October is a month when sugar and carbs like to come out to play - whether we’re preparing for Halloween craziness or looking to buy warm fall drinks, sugar seems to be present in all our favorite holiday treats. Not to worry! The U-M Pediatric Diabetes team has some tips and tricks to help you navigate these sugary treats and stay in range.
Tricks for Treats
So you want to go trick-or-treating - but your friends say, “Don’t you have diabetes?” Forgive them; they don’t understand that you can eat just as much candy as them (if not more!), but you need to balance it with Insulin.
So how can we make trick-or-treating about fun and friends and not all about going high? Easy! Check out this ‘fun-sized’ candy Halloween guide so that you know just how much sugar is in your goodie bag. We advise that you try to enjoy these tasty treats in moderation, and it never hurts to stockpile some free goodies for treating lows! If you'd prefer to trade in your sweets for toys or prizes, check your local area or with your dentist for an eligible Candy Buyback program.
Halloween is a great night to make sure you are wearing your medical ID bracelet to be safe. ID bracelets can be purchased in a a variety of styles online.
Some of our diabetes patients may also have celiac disease, which adds an extra layer of complexity when trick-or-treating. Not to worry! Here is a list of celiac-approved candy to help you through the night.
Did You Know?
If you see a house with a teal pumpkin, they are raising awareness of allergies and may be offering non-food treats such as glow sticks or small toys. Learn more about the Teal Pumpkin Project here.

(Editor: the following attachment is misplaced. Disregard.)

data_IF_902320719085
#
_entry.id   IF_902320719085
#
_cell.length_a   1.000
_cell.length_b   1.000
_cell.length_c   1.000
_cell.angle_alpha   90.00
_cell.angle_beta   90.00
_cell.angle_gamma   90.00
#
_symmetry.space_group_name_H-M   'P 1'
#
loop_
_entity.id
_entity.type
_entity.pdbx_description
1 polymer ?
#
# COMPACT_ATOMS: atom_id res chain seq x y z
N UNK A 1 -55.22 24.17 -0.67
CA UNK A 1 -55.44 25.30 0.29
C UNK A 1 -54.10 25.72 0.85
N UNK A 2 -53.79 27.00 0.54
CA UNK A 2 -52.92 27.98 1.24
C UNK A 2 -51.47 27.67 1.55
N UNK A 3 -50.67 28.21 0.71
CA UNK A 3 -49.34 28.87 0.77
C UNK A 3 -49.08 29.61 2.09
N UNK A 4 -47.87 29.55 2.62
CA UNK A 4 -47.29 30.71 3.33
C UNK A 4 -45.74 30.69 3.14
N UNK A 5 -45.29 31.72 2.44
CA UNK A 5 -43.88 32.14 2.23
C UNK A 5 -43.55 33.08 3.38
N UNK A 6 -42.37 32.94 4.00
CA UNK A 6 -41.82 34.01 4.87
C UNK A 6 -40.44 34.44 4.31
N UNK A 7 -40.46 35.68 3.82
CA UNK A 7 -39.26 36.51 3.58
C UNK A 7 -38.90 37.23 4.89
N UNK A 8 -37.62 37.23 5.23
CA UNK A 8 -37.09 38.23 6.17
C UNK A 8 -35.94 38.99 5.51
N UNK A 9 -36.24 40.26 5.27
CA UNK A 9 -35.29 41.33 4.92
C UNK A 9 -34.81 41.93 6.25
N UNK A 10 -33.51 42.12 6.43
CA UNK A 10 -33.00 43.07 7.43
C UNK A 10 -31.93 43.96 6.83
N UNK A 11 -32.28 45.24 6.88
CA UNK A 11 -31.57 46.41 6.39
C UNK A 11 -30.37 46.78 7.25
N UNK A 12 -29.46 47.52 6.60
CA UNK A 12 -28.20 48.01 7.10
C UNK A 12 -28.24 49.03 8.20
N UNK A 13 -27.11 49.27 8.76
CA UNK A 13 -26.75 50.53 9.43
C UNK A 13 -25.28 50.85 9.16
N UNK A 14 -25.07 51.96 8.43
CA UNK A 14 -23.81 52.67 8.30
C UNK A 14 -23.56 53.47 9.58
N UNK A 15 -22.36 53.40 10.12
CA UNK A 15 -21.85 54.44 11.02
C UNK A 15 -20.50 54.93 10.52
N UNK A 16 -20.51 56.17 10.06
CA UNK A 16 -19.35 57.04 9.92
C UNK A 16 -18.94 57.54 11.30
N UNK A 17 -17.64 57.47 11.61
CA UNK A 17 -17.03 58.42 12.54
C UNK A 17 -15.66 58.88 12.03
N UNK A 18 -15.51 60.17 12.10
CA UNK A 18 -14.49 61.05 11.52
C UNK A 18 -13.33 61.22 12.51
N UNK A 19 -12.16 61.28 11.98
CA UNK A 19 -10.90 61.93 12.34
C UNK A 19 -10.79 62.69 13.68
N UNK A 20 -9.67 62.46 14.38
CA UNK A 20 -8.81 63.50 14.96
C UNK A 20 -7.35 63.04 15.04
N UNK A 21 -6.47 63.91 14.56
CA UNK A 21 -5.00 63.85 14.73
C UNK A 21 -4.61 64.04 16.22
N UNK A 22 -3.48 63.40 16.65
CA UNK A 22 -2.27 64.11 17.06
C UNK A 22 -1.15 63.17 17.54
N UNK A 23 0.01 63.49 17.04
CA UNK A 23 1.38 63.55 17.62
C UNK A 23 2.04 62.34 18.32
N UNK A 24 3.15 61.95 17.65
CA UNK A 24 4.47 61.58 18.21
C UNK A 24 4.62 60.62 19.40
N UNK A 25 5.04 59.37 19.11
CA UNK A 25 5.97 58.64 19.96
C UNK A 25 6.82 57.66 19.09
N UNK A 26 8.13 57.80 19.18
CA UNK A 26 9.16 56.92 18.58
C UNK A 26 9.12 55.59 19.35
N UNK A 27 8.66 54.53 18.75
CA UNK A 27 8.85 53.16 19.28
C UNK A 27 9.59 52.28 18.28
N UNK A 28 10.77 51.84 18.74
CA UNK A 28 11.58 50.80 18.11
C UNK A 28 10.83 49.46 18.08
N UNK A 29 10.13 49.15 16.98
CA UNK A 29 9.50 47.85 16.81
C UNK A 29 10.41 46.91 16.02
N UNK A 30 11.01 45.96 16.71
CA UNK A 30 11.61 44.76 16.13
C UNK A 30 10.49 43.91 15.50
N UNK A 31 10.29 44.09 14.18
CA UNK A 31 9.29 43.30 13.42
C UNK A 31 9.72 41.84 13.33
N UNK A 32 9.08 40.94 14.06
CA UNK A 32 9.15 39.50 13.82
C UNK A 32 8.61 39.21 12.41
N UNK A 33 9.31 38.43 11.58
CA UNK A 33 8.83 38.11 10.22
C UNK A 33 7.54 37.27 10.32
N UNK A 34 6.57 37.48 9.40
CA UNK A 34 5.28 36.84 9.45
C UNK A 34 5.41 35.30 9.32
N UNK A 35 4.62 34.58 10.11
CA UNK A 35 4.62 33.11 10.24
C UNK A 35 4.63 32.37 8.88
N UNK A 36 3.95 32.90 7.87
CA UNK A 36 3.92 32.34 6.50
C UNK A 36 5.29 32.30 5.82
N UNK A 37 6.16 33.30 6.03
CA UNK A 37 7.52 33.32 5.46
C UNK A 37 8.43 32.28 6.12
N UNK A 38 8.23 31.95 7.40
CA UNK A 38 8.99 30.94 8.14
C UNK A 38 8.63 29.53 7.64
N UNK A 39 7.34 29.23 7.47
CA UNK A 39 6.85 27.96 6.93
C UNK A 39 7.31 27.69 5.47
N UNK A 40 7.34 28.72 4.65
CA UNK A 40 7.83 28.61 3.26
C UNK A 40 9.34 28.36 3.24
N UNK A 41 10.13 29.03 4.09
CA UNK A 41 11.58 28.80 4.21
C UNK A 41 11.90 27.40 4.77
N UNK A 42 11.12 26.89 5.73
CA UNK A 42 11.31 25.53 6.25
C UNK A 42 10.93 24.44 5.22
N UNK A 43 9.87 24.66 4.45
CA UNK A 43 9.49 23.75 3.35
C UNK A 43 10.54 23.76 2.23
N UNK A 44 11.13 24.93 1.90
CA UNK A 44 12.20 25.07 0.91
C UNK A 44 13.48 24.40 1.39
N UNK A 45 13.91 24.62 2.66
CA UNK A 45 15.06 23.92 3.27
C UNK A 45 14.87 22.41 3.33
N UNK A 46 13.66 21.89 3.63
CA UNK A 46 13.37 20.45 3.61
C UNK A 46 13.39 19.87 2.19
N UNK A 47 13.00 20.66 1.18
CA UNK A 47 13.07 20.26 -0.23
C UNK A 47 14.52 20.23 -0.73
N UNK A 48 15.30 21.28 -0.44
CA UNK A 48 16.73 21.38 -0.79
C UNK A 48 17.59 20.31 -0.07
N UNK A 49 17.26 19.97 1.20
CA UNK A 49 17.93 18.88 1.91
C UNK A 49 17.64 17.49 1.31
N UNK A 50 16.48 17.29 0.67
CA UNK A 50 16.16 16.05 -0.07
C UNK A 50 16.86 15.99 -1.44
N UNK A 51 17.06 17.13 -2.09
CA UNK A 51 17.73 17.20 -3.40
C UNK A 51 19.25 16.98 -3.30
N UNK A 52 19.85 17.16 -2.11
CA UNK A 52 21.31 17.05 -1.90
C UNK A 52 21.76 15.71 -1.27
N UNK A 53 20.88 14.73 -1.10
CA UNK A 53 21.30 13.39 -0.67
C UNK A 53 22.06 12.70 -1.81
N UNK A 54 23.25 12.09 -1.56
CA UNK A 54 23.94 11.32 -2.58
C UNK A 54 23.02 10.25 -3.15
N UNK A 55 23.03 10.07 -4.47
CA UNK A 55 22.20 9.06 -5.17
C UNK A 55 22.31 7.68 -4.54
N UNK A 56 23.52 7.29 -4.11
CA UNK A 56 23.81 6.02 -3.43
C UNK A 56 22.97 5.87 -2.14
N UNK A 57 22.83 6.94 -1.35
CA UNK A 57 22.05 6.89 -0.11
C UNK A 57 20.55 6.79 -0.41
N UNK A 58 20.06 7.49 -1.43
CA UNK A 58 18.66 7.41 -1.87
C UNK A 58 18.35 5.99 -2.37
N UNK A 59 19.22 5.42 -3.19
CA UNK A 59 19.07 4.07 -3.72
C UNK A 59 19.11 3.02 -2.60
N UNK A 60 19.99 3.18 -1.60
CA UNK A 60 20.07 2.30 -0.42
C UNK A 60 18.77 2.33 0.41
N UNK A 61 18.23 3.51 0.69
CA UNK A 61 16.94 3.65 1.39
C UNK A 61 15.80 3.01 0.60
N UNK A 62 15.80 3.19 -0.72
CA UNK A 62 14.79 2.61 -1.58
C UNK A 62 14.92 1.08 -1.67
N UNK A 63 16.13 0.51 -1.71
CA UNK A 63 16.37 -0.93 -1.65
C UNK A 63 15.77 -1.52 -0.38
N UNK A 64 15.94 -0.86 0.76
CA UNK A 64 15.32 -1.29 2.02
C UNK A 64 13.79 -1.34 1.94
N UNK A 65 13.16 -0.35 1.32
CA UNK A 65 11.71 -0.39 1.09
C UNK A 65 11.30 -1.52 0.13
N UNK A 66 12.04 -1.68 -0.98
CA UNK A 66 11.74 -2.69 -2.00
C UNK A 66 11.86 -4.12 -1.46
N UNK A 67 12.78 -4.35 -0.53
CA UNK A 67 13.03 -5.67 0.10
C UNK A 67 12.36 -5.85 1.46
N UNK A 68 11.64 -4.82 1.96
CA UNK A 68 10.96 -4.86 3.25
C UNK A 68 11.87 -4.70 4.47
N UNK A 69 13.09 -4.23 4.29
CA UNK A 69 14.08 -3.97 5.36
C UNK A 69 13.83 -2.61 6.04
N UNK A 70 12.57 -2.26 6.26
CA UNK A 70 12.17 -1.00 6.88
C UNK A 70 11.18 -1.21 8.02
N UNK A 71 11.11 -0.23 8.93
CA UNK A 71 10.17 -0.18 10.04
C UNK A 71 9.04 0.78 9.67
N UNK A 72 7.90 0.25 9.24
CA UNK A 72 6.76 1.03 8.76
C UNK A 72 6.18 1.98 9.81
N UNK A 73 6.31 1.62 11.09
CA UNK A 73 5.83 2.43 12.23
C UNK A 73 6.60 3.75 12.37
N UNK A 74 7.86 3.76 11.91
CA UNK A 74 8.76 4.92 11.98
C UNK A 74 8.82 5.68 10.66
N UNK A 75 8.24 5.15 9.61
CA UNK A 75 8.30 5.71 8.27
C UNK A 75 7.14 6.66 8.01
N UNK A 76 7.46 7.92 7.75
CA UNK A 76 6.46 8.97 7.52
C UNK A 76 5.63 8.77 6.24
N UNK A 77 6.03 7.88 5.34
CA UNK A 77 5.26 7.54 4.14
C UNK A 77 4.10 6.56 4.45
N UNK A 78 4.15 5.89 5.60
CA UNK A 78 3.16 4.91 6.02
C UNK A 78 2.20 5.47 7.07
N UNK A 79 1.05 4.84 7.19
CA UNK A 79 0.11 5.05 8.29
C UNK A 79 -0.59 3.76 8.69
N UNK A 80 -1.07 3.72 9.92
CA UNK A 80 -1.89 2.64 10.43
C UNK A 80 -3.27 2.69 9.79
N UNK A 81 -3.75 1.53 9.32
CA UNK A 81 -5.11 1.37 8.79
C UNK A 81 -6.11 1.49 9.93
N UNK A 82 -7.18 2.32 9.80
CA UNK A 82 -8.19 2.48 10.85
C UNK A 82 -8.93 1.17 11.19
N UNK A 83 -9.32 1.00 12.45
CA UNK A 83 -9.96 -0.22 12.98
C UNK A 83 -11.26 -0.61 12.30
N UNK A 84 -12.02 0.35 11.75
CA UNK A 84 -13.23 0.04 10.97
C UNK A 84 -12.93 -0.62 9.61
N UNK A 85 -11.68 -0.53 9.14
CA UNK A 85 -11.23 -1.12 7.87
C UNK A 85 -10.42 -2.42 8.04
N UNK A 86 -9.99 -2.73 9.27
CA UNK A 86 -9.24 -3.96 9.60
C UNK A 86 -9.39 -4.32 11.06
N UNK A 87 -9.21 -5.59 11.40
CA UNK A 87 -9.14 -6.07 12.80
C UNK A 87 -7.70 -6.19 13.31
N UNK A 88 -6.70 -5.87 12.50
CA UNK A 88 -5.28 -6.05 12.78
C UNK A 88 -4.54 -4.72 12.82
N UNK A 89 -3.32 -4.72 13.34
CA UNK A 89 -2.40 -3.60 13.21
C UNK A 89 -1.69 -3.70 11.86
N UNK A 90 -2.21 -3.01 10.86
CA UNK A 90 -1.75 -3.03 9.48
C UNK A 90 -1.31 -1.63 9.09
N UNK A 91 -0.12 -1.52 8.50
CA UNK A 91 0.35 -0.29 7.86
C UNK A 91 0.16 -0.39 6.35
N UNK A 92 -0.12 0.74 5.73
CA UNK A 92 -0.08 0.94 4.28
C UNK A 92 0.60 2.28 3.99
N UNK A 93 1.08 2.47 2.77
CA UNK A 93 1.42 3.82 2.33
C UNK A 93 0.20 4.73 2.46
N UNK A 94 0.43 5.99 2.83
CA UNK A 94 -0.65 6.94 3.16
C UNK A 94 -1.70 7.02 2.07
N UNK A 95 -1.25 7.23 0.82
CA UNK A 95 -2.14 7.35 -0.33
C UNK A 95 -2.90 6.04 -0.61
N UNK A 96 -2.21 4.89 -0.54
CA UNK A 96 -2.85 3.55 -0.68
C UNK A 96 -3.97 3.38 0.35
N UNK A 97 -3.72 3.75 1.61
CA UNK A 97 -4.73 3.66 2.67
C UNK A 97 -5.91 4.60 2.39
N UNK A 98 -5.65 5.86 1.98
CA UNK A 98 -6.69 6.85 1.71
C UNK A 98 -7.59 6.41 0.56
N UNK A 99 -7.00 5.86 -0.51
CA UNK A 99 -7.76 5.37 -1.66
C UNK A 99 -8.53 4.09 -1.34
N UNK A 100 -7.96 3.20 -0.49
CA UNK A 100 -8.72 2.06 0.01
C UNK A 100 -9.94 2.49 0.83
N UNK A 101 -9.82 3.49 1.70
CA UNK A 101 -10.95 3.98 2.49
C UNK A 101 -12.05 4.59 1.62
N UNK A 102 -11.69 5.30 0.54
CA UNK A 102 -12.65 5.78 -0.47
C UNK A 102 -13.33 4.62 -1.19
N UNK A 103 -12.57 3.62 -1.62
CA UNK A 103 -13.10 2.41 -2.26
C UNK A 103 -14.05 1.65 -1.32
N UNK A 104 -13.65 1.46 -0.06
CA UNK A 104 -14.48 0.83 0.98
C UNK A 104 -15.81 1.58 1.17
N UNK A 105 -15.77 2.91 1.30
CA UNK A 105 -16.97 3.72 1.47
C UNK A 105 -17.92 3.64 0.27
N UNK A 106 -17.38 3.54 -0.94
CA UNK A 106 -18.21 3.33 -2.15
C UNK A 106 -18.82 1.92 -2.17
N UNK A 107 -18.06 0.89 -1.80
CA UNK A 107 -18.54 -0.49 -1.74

If you are interested in non-candy Halloween treats to make or pass out, here is list of 64 helpful alternatives.
Fall = Pumpkin Spice!
If fall for you means warm, delicious drinks to keep toasty, do your research on those amazing pumpkin-spiced lattes, hot cocoa, apple cider, and peppermint mochas. These drinks are super sweet and delectable, but they also contain loads of sugar and can make your blood sugars jump if you're not careful. Make sure you are asking about the nutritional information when ordering a sweet drink (like at Starbucks) and keep your meter or CGM close by. You can also enjoy these sweet beverages to treat a low, or share them with a friend!
Did You Know?
If you order a ‘short’ pumpkin-spiced latte at Starbucks (with whipped cream), it is exactly 27g of carb. Most customers are not aware of the ‘short’ size, but when you're dealing with T1D, it can be nice to have a smaller amount of sugar to account for. Be sure you know your options when you order food or drinks you suspect are high in sugar and carbs.
During the fall, as the weather gets colder, it can be tempting to hunker down indoors and enjoy sweet treats and high carb comfort foods. It is important during this time to stay active and on top of your diabetes management in order to stay in range. Take a look at our other tips below to make the most of your autumn.
Always check yourself or keep your meter or CGM handy. With high sugary drinks, desserts and fatty meals (with tons of carbs), we need to keep close track of our numbers so that we can correct for highs and avoid lows
Exercising helps when you are high - if you just can’t seem to get down from a high blood sugar, try going for a brisk fall walk or running through a pile of leaves!
When in doubt, ask for nutritional facts (when out) or ask if a lot of sugar went into a dish
Don’t forget to wear your medical ID bracelet
Don’t be too hard on yourself, with so many wonderfully sugary sweets, we are bound to be high now and again. Take each number as it comes -- you got this!